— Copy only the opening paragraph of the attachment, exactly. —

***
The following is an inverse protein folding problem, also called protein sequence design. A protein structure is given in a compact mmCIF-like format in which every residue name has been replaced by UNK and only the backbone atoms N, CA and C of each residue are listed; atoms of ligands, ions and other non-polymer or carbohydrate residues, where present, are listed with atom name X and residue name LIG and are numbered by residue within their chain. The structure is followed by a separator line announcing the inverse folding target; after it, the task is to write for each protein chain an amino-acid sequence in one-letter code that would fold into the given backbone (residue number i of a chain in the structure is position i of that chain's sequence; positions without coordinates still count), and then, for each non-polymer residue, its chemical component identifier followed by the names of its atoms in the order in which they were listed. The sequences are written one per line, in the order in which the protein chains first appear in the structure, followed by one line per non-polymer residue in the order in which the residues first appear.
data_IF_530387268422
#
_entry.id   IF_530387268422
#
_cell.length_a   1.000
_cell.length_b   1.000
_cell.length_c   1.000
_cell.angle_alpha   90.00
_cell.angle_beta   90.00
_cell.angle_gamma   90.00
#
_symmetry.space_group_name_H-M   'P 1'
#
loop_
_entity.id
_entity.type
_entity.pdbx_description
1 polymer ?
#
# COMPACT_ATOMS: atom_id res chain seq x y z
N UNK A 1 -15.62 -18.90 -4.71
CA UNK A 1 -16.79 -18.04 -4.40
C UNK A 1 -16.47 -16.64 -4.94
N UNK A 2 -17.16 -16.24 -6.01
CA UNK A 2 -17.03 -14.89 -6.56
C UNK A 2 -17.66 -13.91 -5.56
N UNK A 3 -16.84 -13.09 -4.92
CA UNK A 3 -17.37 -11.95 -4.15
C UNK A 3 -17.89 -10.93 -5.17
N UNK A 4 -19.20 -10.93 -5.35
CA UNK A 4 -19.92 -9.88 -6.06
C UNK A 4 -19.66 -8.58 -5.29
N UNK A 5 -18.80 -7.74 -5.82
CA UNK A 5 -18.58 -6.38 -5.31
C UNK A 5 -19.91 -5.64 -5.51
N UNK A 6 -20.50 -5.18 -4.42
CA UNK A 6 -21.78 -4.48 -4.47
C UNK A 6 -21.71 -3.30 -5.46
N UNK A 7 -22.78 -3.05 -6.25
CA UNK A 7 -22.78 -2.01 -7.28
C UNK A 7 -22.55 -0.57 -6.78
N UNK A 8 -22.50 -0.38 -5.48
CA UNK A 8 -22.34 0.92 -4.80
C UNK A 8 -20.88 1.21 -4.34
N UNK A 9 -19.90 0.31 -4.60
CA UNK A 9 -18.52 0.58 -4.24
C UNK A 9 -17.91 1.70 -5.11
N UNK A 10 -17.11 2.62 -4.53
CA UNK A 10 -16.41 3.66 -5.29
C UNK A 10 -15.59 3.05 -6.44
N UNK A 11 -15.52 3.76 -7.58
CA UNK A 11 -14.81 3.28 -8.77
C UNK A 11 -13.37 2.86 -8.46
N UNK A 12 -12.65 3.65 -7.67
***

The following is an inverse protein folding problem, also called protein sequence design. A protein structure is given in a compact mmCIF-like format in which every residue name has been replaced by UNK and only the backbone atoms N, CA and C of each residue are listed; atoms of ligands, ions and other non-polymer or carbohydrate residues, where present, are listed with atom name X and residue name LIG and are numbered by residue within their chain. The structure is followed by a separator line announcing the inverse folding target; after it, the task is to write for each protein chain an amino-acid sequence in one-letter code that would fold into the given backbone (residue number i of a chain in the structure is position i of that chain's sequence; positions without coordinates still count), and then, for each non-polymer residue, its chemical component identifier followed by the names of its atoms in the order in which they were listed. The sequences are written one per line, in the order in which the protein chains first appear in the structure, followed by one line per non-polymer residue in the order in which the residues first appear.